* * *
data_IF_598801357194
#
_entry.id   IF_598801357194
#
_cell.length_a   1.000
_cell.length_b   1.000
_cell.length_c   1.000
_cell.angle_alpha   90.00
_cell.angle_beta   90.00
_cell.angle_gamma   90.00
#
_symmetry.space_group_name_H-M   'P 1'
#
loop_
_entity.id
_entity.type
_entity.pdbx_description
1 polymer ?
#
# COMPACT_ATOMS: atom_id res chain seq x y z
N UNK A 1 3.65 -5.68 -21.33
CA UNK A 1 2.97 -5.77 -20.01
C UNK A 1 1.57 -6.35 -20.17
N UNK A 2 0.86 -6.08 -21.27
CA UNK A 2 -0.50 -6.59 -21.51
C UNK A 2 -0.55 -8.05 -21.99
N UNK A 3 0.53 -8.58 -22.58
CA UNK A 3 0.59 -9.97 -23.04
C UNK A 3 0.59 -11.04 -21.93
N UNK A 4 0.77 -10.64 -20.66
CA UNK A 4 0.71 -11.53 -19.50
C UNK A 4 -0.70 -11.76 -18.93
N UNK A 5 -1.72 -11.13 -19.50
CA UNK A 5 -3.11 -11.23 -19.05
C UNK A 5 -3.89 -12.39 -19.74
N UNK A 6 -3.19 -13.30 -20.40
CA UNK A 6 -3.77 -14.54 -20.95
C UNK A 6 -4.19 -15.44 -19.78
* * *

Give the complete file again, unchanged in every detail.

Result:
data_IF_598801357194
#
_entry.id   IF_598801357194
#
_cell.length_a   1.000
_cell.length_b   1.000
_cell.length_c   1.000
_cell.angle_alpha   90.00
_cell.angle_beta   90.00
_cell.angle_gamma   90.00
#
_symmetry.space_group_name_H-M   'P 1'
#
loop_
_entity.id
_entity.type
_entity.pdbx_description
1 polymer ?
#
# COMPACT_ATOMS: atom_id res chain seq x y z
N UNK A 1 3.65 -5.68 -21.33
CA UNK A 1 2.97 -5.77 -20.01
C UNK A 1 1.57 -6.35 -20.17
N UNK A 2 0.86 -6.08 -21.27
CA UNK A 2 -0.50 -6.59 -21.51
C UNK A 2 -0.55 -8.05 -21.99
N UNK A 3 0.53 -8.58 -22.58
CA UNK A 3 0.59 -9.97 -23.04
C UNK A 3 0.59 -11.04 -21.93
N UNK A 4 0.77 -10.64 -20.66
CA UNK A 4 0.71 -11.53 -19.50
C UNK A 4 -0.70 -11.76 -18.93
N UNK A 5 -1.72 -11.13 -19.50
CA UNK A 5 -3.11 -11.23 -19.05
C UNK A 5 -3.89 -12.39 -19.74
N UNK A 6 -3.19 -13.30 -20.40
CA UNK A 6 -3.77 -14.54 -20.95
C UNK A 6 -4.19 -15.44 -19.78